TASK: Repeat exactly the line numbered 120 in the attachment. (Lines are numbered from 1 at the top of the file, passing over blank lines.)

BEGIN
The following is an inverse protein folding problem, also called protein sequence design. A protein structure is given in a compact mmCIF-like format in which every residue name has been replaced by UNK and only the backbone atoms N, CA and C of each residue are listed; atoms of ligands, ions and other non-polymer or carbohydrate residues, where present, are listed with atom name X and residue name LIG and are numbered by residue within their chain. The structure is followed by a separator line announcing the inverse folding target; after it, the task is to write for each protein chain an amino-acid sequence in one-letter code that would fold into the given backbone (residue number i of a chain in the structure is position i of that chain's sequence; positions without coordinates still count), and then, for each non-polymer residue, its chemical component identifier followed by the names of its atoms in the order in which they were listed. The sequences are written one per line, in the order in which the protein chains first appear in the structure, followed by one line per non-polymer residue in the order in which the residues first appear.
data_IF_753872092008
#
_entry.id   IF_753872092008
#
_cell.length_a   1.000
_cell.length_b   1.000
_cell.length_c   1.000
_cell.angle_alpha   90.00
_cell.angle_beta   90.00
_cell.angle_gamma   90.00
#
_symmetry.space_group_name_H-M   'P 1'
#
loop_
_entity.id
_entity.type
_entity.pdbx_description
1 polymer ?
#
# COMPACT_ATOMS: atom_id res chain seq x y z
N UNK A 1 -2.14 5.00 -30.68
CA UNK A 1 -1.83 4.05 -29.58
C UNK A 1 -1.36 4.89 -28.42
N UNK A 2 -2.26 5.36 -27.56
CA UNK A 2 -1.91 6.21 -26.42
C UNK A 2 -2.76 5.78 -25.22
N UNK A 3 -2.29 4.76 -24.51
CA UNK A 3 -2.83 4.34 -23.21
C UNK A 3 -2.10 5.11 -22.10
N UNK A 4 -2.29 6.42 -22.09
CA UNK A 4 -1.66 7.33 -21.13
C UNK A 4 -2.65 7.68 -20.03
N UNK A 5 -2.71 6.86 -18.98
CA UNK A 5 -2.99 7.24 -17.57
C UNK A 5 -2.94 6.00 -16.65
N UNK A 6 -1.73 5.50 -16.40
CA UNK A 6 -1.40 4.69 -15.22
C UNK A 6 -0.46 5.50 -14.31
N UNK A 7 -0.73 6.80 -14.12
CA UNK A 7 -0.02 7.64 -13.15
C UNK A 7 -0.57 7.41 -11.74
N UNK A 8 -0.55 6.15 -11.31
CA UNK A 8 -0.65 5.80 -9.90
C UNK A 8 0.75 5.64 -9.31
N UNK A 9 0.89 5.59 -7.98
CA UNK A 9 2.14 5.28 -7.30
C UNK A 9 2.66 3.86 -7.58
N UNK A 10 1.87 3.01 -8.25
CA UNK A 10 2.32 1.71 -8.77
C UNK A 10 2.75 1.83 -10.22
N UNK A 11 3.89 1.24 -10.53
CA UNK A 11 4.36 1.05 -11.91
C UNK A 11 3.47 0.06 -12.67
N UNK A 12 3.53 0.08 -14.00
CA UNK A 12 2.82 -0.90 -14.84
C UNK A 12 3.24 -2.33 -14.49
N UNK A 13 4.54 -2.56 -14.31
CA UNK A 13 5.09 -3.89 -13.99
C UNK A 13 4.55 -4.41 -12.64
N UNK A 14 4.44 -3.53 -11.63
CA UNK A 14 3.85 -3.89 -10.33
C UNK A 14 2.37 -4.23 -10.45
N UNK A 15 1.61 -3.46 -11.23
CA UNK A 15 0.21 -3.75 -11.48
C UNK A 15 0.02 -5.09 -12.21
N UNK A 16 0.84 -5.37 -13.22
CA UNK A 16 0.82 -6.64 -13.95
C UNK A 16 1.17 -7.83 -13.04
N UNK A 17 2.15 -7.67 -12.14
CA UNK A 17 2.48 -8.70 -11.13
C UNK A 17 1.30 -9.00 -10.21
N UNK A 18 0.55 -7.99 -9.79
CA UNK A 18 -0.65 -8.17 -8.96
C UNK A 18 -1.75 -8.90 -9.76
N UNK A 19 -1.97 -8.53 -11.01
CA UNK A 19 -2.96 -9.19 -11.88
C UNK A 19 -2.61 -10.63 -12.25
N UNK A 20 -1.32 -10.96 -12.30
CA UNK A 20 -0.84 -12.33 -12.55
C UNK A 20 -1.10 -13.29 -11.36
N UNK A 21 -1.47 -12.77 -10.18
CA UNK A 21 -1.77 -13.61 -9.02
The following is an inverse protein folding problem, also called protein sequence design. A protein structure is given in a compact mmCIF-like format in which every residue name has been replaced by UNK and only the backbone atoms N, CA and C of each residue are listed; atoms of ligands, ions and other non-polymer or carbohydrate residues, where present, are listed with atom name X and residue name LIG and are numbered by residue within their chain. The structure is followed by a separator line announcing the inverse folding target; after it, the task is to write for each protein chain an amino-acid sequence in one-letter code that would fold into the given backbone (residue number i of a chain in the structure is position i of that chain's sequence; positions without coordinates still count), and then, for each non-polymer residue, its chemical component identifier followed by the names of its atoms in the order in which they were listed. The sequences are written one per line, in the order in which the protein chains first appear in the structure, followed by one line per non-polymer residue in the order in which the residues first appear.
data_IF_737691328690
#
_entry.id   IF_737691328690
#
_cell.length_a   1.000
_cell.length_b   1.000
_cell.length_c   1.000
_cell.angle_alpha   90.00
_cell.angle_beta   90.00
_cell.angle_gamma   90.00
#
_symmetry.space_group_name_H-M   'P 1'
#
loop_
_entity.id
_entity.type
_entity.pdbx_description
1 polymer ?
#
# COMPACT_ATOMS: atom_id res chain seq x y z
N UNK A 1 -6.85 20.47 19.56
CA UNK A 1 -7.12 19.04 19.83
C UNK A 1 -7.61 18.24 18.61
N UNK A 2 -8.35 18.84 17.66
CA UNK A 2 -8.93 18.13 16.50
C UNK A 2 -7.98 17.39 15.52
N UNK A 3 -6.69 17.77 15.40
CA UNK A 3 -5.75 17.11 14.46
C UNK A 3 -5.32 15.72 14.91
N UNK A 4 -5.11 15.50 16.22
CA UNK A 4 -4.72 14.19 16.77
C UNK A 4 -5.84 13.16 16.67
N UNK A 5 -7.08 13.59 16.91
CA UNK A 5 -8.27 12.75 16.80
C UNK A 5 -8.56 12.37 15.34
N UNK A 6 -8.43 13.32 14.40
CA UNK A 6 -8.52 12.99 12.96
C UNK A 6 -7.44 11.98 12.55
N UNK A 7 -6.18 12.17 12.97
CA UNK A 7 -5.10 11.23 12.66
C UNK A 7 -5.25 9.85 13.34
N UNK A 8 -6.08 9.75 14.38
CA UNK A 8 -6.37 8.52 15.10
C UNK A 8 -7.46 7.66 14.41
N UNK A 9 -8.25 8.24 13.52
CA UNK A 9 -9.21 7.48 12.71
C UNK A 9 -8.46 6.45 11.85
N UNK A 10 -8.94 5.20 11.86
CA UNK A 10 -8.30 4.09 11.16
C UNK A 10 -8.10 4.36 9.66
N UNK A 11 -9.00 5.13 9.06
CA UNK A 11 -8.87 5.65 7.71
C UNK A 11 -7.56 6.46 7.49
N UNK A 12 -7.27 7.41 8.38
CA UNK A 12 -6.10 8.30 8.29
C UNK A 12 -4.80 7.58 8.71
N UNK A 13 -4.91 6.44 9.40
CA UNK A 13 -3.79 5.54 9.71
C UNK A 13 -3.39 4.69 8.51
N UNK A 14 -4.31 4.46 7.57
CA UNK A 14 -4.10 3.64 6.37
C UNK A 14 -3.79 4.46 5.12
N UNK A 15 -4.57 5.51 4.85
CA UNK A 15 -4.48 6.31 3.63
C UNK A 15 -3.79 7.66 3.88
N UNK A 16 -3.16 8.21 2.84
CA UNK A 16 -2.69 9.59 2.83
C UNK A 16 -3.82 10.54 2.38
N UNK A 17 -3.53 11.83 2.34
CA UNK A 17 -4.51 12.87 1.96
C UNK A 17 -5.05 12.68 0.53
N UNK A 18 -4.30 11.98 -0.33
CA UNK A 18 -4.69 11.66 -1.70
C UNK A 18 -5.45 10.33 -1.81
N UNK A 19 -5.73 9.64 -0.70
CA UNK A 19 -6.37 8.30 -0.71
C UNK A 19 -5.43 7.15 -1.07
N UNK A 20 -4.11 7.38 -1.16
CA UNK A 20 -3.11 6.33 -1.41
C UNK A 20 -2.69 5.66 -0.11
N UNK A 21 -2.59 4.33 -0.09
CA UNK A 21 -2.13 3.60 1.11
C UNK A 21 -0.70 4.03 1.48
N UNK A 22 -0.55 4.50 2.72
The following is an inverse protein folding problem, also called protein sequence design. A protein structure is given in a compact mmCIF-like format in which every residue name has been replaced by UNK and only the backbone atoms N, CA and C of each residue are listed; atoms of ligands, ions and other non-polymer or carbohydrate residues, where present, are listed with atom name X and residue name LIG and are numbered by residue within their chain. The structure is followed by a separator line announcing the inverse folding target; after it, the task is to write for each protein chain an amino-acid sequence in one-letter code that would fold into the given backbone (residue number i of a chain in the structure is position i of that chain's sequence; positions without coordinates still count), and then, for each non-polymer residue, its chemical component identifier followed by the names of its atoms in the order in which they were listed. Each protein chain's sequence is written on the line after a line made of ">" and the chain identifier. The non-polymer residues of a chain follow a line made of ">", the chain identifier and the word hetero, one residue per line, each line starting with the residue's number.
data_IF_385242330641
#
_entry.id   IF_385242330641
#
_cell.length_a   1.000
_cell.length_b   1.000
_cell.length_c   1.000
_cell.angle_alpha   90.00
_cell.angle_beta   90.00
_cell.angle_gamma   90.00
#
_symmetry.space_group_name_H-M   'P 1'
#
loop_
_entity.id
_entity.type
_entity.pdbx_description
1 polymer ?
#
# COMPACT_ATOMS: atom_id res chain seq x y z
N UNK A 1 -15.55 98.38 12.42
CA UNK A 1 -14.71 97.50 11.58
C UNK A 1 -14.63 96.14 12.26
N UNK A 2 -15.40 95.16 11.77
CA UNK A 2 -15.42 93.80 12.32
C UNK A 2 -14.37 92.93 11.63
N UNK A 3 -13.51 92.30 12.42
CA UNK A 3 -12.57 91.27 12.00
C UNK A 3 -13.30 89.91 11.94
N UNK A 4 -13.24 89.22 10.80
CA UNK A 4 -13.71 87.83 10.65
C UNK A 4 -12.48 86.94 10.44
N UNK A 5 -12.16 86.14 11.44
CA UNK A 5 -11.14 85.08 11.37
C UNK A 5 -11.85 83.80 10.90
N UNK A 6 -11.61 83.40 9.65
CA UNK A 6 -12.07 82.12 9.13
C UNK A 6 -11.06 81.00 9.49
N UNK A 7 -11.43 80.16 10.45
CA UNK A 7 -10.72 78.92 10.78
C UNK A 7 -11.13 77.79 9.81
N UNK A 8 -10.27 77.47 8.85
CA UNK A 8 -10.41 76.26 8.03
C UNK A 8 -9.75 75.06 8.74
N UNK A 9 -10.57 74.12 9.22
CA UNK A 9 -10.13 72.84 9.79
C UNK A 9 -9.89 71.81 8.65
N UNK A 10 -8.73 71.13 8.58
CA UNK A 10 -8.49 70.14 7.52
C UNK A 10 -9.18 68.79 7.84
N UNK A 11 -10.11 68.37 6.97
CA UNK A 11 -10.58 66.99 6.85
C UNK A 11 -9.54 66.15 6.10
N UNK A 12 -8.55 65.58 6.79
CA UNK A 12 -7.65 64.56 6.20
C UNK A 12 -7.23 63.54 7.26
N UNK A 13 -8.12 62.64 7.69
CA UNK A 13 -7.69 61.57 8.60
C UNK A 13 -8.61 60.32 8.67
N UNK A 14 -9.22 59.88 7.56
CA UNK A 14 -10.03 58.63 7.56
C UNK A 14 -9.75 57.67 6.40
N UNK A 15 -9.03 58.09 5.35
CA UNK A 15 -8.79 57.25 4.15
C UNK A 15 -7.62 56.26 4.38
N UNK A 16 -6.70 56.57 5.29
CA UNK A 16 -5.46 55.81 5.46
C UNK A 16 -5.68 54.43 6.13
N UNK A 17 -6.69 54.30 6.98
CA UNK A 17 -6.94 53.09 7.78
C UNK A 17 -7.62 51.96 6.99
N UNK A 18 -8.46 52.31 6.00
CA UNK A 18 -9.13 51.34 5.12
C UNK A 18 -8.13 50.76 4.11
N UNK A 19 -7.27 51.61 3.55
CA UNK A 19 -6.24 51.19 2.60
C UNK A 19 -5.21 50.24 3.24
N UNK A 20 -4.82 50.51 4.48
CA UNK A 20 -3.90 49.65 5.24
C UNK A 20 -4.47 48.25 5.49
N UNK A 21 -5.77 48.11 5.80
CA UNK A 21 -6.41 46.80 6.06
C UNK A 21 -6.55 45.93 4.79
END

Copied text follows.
N UNK A 6 -8.43 13.32 14.40